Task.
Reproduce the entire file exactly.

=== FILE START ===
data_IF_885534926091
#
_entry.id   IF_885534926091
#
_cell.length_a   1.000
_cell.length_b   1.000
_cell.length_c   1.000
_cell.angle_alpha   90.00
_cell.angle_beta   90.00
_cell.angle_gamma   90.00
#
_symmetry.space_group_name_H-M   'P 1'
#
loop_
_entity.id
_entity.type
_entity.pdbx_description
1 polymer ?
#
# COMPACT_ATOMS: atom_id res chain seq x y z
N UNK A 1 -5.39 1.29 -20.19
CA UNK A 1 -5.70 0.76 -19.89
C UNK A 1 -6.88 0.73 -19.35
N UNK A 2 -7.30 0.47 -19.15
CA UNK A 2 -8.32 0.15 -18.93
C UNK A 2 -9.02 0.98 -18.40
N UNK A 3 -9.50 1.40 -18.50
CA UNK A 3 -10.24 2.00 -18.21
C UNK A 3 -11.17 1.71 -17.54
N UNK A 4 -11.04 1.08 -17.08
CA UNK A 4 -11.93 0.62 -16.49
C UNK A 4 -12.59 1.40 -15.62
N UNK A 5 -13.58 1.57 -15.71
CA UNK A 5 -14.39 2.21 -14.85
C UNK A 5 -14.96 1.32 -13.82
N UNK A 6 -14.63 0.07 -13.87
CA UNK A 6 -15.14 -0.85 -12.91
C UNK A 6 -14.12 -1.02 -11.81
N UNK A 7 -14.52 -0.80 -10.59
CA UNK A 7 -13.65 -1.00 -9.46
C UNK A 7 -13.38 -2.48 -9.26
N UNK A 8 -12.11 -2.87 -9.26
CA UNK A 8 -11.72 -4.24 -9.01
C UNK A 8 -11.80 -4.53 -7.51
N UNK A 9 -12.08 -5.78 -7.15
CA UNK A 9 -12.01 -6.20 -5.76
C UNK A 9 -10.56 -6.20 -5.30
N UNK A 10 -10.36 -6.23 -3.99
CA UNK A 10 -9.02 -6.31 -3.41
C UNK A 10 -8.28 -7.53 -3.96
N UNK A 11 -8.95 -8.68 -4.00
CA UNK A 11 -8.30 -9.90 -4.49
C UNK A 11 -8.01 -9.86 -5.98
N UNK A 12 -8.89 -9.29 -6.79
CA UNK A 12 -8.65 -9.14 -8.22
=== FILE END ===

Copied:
data_IF_885534926091
#
_entry.id   IF_885534926091
#
_cell.length_a   1.000
_cell.length_b   1.000
_cell.length_c   1.000
_cell.angle_alpha   90.00
_cell.angle_beta   90.00
_cell.angle_gamma   90.00
#
_symmetry.space_group_name_H-M   'P 1'
#
loop_
_entity.id
_entity.type
_entity.pdbx_description
1 polymer ?
#
# COMPACT_ATOMS: atom_id res chain seq x y z
N UNK A 1 -5.39 1.29 -20.19
CA UNK A 1 -5.70 0.76 -19.89
C UNK A 1 -6.88 0.73 -19.35
N UNK A 2 -7.30 0.47 -19.15
CA UNK A 2 -8.32 0.15 -18.93
C UNK A 2 -9.02 0.98 -18.40
N UNK A 3 -9.50 1.40 -18.50
CA UNK A 3 -10.24 2.00 -18.21
C UNK A 3 -11.17 1.71 -17.54
N UNK A 4 -11.04 1.08 -17.08
CA UNK A 4 -11.93 0.62 -16.49
C UNK A 4 -12.59 1.40 -15.62
N UNK A 5 -13.58 1.57 -15.71
CA UNK A 5 -14.39 2.21 -14.85
C UNK A 5 -14.96 1.32 -13.82
N UNK A 6 -14.63 0.07 -13.87
CA UNK A 6 -15.14 -0.85 -12.91
C UNK A 6 -14.12 -1.02 -11.81
N UNK A 7 -14.52 -0.80 -10.59
CA UNK A 7 -13.65 -1.00 -9.46
C UNK A 7 -13.38 -2.48 -9.26
N UNK A 8 -12.11 -2.87 -9.26
CA UNK A 8 -11.72 -4.24 -9.01
C UNK A 8 -11.80 -4.53 -7.51
N UNK A 9 -12.08 -5.78 -7.15
CA UNK A 9 -12.01 -6.20 -5.76
C UNK A 9 -10.56 -6.20 -5.30
N UNK A 10 -10.36 -6.23 -3.99
CA UNK A 10 -9.02 -6.31 -3.41
C UNK A 10 -8.28 -7.53 -3.96
N UNK A 11 -8.95 -8.68 -4.00
CA UNK A 11 -8.30 -9.90 -4.49
C UNK A 11 -8.01 -9.86 -5.98
N UNK A 12 -8.89 -9.29 -6.79
CA UNK A 12 -8.65 -9.14 -8.22